Jun 7, 2006 6:08 pm

Stock jockeys.  Or I should say the guys who say they are stock jockeys.  Looking to make a quick buck.  Worriers.  Idiot do it yourselvers who screw up then come crying to you with no assets left to work with.

Jun 7, 2006 6:38 pm

I have a 2.5 million dollar client who I am always on edge with because I never know where he stands on things.  Is he happy or not?  I can never tell.  If I never called him, I don’t think he would ever call me either.  I cant stand that because I always like to know where I stand with large accounts.  I have absolutely know idea how this guy feels about things.  Stresses me out. 

Jun 7, 2006 7:00 pm

Malcolm - we have a lady who is worth about 2 - 3 million and she is THE biggest cheapskate I've ever seen. She openly admits to going to the "lunch & learn" seminars with no intention of investing anything, she just wants the free lunch. She tells us how she dumps the candy bowl in her purse from the doctors office.

Anyway - she is also THE biggest crab and her moods range from cheap & crabby to giggly & charming. We've started calling her Cybil because we never know until she calls in whether it's a "good medication" day  or a "bad medication" day .

Jun 7, 2006 7:51 pm

People with their entire net worth in annuities. 

Jun 7, 2006 9:29 pm

I love all my clients!

Jun 7, 2006 10:48 pm

[quote=Malcolm]I have a 2.5 million dollar client who I am always on edge with because I never know where he stands on things.  Is he happy or not?  I can never tell.  If I never called him, I don't think he would ever call me either.  I cant stand that because I always like to know where I stand with large accounts.  I have absolutely know idea how this guy feels about things.  Stresses me out.  [/quote]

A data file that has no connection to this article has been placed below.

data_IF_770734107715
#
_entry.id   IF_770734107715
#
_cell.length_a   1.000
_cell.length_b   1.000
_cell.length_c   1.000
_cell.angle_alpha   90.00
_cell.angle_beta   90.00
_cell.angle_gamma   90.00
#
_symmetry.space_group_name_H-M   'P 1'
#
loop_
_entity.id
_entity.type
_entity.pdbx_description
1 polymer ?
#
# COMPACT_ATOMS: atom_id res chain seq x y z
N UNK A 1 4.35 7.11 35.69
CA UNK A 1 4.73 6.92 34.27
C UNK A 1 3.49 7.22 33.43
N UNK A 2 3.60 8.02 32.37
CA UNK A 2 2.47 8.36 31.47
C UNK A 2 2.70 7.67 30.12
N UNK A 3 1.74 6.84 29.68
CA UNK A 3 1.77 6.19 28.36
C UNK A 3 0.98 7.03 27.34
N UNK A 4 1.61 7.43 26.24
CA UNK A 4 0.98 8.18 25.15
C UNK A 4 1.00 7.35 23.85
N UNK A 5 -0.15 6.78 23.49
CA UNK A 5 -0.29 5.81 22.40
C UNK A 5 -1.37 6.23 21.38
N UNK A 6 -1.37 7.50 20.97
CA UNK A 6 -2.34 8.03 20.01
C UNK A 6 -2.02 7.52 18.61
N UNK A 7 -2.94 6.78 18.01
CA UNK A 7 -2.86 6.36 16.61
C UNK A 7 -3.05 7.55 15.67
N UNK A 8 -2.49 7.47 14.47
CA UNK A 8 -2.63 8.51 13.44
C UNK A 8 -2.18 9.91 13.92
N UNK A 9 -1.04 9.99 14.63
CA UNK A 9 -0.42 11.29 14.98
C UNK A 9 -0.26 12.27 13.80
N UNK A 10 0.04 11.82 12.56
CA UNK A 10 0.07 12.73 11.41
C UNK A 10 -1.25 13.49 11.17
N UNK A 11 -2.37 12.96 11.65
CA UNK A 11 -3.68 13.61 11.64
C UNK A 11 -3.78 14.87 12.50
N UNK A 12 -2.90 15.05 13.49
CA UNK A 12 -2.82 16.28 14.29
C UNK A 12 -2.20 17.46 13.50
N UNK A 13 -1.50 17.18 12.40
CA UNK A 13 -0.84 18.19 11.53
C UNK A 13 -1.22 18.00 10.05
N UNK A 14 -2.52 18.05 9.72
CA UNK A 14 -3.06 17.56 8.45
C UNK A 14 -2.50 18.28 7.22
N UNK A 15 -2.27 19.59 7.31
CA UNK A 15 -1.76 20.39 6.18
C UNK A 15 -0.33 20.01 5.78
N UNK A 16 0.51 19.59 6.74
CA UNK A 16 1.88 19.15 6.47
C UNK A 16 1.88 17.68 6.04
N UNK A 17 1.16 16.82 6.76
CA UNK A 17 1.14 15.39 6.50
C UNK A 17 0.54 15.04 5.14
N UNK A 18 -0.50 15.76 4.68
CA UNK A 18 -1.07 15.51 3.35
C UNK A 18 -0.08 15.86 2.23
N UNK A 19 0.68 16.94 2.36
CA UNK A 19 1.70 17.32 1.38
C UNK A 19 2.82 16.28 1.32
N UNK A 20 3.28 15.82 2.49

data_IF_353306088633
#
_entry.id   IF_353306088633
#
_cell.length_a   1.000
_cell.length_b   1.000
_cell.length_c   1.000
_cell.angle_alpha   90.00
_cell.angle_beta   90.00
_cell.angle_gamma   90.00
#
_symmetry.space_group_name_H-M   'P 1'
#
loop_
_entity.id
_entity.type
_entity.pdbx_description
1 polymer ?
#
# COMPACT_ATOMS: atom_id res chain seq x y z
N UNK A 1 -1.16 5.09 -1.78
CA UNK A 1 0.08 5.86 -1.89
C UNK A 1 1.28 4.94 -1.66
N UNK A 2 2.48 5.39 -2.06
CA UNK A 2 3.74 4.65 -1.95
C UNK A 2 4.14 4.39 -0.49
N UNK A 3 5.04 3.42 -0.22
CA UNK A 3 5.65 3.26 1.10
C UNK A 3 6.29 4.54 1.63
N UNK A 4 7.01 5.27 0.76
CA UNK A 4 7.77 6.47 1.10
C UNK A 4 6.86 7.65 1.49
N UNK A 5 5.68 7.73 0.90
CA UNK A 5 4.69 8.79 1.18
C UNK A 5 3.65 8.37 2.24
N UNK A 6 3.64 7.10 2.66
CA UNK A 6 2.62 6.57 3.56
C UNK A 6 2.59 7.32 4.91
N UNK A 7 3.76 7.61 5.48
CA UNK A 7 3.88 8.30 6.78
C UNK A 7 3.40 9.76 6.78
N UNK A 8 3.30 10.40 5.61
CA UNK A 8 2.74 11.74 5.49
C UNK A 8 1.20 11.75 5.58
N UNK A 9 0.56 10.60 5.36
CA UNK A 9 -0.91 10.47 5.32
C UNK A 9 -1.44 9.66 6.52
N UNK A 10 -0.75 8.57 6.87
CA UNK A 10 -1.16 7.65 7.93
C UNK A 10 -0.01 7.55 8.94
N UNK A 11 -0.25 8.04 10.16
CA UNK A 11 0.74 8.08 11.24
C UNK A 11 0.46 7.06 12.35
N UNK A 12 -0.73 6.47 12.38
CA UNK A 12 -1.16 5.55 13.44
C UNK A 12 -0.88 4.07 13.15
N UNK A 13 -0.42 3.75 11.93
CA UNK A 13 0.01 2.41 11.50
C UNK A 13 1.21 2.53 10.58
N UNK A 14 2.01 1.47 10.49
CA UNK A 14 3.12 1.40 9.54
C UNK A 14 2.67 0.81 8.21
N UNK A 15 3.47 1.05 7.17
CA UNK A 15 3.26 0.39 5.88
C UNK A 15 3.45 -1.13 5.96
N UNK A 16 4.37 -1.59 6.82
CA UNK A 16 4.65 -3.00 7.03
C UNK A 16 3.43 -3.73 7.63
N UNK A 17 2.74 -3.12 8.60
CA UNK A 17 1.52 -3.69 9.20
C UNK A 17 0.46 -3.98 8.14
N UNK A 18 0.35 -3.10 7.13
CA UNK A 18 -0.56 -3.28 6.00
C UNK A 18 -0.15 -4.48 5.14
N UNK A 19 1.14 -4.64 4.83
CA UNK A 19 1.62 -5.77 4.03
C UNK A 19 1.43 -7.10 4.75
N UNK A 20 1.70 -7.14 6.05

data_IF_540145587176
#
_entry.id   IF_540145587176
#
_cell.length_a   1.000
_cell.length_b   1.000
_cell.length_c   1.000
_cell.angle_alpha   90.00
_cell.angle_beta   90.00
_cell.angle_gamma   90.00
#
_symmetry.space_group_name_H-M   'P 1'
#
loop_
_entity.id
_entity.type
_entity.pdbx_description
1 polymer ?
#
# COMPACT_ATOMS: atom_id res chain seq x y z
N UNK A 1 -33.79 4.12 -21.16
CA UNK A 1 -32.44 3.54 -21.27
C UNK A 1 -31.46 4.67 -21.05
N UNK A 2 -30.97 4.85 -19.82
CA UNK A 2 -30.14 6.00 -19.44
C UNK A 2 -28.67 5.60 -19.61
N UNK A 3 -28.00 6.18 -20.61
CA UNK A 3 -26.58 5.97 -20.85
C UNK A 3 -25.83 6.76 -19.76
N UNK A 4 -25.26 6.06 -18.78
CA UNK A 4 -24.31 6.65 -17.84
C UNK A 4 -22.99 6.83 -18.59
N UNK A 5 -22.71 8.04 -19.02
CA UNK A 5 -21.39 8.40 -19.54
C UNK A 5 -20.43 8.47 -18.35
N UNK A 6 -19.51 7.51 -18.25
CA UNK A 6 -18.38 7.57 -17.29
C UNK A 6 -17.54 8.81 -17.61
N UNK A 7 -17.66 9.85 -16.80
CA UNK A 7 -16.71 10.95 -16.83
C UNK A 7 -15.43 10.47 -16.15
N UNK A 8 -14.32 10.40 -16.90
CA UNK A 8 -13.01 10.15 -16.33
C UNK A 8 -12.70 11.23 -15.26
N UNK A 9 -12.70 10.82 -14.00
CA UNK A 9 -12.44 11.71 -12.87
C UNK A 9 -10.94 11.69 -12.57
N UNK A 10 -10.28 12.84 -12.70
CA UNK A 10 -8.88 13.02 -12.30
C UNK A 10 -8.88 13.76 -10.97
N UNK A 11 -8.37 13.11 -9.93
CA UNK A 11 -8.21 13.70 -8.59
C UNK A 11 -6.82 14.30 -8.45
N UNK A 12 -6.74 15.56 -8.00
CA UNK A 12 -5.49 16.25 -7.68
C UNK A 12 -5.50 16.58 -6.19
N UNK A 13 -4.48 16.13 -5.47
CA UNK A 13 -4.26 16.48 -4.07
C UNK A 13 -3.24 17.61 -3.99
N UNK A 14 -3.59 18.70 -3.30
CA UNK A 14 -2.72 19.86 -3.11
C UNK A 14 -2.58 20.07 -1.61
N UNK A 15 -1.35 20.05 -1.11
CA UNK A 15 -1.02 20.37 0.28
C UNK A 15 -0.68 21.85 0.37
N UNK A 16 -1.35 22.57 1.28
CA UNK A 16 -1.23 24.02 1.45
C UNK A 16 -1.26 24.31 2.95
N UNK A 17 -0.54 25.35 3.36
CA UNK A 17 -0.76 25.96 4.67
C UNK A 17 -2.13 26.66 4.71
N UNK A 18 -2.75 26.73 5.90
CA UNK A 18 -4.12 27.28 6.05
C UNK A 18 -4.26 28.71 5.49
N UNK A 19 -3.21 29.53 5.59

In other words, the guy just likes to jerk you around because he HAS $2.5Mil and thinks that entitles him?  Next time he comes in for a Portfolio Review, pull out a pair of Fossil Man glasses and see how he likes that!

Jun 7, 2006 11:32 pm

[quote=Incredble Hulk]

I love all my clients!

[/quote]

Speaking of which, how is your family?

Sorry, I couldn't help it

Jun 8, 2006 12:17 am

Indyone:

Avoid "lottery winners" like the plague.  If they were used to making $25K/year, and inherit a mil, they'll find a way to blow it.  I was arrogant enough to think I could put them on a disciplined budget and make the money last...what a [email protected] I was...don't make the same mistake!